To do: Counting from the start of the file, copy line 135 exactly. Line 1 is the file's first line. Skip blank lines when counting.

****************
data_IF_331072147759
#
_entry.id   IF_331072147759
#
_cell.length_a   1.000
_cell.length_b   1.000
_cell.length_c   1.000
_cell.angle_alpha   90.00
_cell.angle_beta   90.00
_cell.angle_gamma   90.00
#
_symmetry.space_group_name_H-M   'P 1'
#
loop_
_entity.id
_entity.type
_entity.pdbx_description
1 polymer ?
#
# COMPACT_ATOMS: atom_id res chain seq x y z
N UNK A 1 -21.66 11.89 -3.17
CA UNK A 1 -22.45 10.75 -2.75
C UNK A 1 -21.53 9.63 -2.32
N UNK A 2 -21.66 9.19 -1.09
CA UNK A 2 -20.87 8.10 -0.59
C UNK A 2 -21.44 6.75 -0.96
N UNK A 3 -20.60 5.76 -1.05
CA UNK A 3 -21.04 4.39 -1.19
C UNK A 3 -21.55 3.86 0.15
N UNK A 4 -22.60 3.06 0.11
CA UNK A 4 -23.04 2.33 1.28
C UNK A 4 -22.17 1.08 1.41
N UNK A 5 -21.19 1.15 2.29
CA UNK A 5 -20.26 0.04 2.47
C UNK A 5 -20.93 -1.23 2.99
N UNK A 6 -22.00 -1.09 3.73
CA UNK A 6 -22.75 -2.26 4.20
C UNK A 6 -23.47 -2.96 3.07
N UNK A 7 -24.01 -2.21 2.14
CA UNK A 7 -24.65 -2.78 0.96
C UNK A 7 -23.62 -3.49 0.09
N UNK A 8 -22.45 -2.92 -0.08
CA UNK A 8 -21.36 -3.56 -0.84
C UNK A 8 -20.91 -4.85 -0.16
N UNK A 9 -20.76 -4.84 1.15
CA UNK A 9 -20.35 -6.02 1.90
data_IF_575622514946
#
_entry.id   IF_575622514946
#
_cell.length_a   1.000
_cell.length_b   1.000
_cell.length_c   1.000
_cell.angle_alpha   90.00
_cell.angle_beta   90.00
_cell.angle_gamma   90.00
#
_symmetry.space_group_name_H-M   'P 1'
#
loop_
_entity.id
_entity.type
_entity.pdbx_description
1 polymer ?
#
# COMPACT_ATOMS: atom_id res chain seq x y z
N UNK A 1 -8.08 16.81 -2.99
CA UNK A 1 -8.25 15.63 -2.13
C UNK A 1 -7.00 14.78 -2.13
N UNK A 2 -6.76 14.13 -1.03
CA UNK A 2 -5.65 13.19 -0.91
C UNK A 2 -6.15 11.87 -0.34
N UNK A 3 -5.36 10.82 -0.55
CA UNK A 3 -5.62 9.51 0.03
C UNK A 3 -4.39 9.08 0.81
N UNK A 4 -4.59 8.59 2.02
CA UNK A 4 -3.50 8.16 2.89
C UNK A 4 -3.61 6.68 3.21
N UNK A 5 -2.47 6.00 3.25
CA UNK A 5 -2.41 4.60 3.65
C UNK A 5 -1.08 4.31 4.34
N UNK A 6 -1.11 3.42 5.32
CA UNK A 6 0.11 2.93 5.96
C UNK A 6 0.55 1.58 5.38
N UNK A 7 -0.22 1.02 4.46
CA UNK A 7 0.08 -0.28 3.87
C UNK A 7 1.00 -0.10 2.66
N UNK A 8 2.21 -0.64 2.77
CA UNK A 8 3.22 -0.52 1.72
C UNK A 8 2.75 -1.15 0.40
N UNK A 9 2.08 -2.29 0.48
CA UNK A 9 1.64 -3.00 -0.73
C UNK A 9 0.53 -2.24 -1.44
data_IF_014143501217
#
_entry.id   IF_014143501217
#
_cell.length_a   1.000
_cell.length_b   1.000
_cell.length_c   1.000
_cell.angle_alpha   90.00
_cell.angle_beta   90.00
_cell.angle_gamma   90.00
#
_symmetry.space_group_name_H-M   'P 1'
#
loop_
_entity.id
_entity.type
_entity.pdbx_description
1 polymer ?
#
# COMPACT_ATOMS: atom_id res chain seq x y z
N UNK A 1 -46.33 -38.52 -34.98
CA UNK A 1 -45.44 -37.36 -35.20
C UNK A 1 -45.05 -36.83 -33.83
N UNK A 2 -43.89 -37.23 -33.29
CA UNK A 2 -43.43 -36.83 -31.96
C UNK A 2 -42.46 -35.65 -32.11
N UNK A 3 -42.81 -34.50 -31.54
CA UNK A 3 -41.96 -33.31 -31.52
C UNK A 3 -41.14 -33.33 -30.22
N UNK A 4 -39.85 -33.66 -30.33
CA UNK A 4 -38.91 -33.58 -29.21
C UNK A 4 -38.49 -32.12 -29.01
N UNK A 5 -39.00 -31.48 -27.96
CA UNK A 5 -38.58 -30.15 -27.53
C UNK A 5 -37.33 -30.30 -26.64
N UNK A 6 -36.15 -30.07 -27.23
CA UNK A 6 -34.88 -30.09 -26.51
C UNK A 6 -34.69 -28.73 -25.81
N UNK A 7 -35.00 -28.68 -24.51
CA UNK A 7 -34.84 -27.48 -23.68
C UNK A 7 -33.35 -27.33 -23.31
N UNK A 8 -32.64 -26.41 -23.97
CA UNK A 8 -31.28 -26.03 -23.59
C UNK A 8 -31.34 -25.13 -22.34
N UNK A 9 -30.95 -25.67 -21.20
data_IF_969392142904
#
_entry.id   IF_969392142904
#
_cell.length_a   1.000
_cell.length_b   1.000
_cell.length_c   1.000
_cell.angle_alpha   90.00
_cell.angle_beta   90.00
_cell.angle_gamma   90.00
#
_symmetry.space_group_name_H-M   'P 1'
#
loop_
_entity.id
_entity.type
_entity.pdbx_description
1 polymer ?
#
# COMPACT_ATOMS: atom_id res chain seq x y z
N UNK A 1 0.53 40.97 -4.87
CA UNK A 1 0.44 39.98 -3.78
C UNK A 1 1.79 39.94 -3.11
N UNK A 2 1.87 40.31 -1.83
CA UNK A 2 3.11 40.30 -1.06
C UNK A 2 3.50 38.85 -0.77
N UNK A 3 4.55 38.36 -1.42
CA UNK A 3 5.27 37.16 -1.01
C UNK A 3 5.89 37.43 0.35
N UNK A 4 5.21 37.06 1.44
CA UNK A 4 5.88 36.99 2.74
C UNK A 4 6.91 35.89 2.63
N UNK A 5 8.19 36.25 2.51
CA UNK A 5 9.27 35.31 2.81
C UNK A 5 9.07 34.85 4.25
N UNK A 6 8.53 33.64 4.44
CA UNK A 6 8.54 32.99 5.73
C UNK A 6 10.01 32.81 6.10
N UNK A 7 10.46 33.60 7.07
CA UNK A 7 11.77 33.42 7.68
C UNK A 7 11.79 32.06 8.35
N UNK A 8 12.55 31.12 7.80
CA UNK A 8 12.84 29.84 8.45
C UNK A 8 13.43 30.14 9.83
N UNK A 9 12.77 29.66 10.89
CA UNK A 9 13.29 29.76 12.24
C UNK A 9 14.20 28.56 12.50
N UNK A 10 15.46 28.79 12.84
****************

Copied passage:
N UNK A 8 -32.64 -26.41 -23.97